Compositions in speech or in writing, computer programmes, databases, musical and stage works, works of pictorial art, architectural art, applied art - as well as all types of spiritual creation of a literary or artistic work - are protected by copyright law. The law gives artists, authors, composers or other creative persons the right to decide how their literary or artistic works are to be used.

For a creation to be regarded as a work, it must have attained the high standard required of a work. This implies that the work should display originality or individuality as a result of the originators personal making. It is, in other words, the originators special way of expressing something that is protected, not the ideas or facts that the work may contain.

An originator has economic and non-economic rights to his or her work. The rights refer to the work both in its original form and when it is available in a revised form (like a translation or adaptation). Copyright is valid during the originators lifetime and for 70 years after his or her death.

The originator has:

Economic rights

  • the right to permit or prohibit reproduction of the work, e.g. by photocopying or other form of copying,
  • the right to make the work available to the general public, i.e. to present the work publicly, to display it publicly or to distribute copies of the work.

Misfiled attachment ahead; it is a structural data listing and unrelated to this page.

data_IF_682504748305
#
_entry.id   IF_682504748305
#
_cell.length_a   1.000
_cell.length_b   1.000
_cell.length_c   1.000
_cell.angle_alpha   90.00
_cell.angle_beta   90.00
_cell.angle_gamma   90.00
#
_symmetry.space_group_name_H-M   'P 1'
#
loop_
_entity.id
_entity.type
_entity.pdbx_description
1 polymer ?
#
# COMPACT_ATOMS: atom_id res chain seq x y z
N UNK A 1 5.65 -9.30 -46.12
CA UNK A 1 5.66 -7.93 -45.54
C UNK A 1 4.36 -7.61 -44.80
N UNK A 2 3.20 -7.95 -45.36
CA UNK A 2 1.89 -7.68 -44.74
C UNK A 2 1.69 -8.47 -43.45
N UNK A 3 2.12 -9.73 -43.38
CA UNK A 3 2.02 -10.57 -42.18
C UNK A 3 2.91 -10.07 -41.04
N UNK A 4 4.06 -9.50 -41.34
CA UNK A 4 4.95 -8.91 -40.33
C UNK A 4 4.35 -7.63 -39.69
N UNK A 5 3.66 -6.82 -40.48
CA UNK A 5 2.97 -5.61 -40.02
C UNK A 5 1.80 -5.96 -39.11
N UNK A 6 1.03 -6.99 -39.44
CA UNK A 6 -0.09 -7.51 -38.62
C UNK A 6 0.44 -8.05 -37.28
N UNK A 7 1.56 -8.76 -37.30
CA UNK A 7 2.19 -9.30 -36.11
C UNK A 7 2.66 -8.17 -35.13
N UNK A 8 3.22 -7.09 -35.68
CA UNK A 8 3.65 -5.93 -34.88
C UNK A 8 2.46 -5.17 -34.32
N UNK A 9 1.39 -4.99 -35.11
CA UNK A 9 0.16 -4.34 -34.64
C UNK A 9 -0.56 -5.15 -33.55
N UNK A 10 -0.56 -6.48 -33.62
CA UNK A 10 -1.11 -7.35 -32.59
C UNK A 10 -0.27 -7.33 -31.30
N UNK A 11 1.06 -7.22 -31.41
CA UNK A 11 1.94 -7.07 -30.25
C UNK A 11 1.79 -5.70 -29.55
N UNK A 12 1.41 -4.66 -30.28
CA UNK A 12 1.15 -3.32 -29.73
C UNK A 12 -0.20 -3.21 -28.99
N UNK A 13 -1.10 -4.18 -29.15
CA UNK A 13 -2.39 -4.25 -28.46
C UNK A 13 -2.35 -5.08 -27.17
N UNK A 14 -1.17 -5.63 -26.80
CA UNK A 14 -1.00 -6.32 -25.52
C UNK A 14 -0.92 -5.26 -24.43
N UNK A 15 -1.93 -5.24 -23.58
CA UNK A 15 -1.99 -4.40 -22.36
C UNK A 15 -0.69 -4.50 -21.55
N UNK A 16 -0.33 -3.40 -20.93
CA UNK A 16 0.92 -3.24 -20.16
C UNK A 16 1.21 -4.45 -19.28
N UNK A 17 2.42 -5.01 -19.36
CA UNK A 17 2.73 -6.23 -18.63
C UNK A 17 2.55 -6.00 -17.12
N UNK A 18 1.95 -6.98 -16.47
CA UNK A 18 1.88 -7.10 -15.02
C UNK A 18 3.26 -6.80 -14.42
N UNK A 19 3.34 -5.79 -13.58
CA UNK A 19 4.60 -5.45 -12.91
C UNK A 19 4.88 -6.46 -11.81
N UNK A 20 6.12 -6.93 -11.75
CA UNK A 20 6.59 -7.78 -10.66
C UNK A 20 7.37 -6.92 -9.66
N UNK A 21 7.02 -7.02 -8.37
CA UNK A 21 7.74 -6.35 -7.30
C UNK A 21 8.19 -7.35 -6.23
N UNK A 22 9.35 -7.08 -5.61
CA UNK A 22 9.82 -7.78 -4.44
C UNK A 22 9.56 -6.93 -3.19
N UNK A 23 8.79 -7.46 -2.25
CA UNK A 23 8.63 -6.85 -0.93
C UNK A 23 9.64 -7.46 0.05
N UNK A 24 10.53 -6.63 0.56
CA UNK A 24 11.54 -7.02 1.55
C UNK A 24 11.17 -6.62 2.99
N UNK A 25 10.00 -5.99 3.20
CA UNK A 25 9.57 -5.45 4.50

Non-economic rights

  • the right to be named in conjunction with the work being used, to the extent and in the way required by good practice,
  • right to respect for the work, i.e. that the work may not be altered or made available to the general public in a form or connection that is damaging to the originators literary or artistic reputation or distinctive character.

In certain cases permission may be given to use works, notwithstanding the economic rights of copyright protection. Non-economic rights, on the other hand, must always be observed. It is permitted, for example, to quote from public works but then the source should be named. Unlike non-economic rights, economic rights may also be transferred to another person.

Inquiry on Copyright Law

In April 2008, the Government appointed a Special Committee of Inquiry for the purpose of reviewing certain aspects of copyright law. Professor Jan Rosén was appointed Inquiry Chair.

The background to the Inquiry is that, during later years, a number of issues have not been possible to consider in the context of other legislation projects. Furthermore, the Copyright Act has since it came into force in 1960 been amended a number of times, without any review being made of the Act in its entirety.

The Inquiry comprises of three parts.

  • a review of the provisions on the transfer of copyright, for instance in employment and commission situations,
  • a review of certain issues concerning the so-called extended collective licenses (the mechanism of extended collective licenses is a simplified way of obtaining licenses, for instance in situations where it is not feasible to obtain individual authorizations from all right-holders), and
  • a review of the Copyright Act in its entirety from drafting and linguistic points of view.

The Inquiry has submitted its report En ny upphovsrättslag (SOU 2011:32) on April 15, 2011, with a partial report, Avtalad upphovsrätt (SOU 2010:24) covering the two first-mentioned issues by April 8, 2010.

Copyright law

Copyright law protects the rights of writers, composers, painters and other creative persons to control the use of what they have created.

Copyright is governed by the provisions in the Act on Copyright in Literary and Artistic Works (Swedish Code of Statutes, SFS 1960:729) - the Copyright Act. Additional provisions are contained in the Copyright Regulation (1993:1212) and the International Copyright Regulation (1994:193).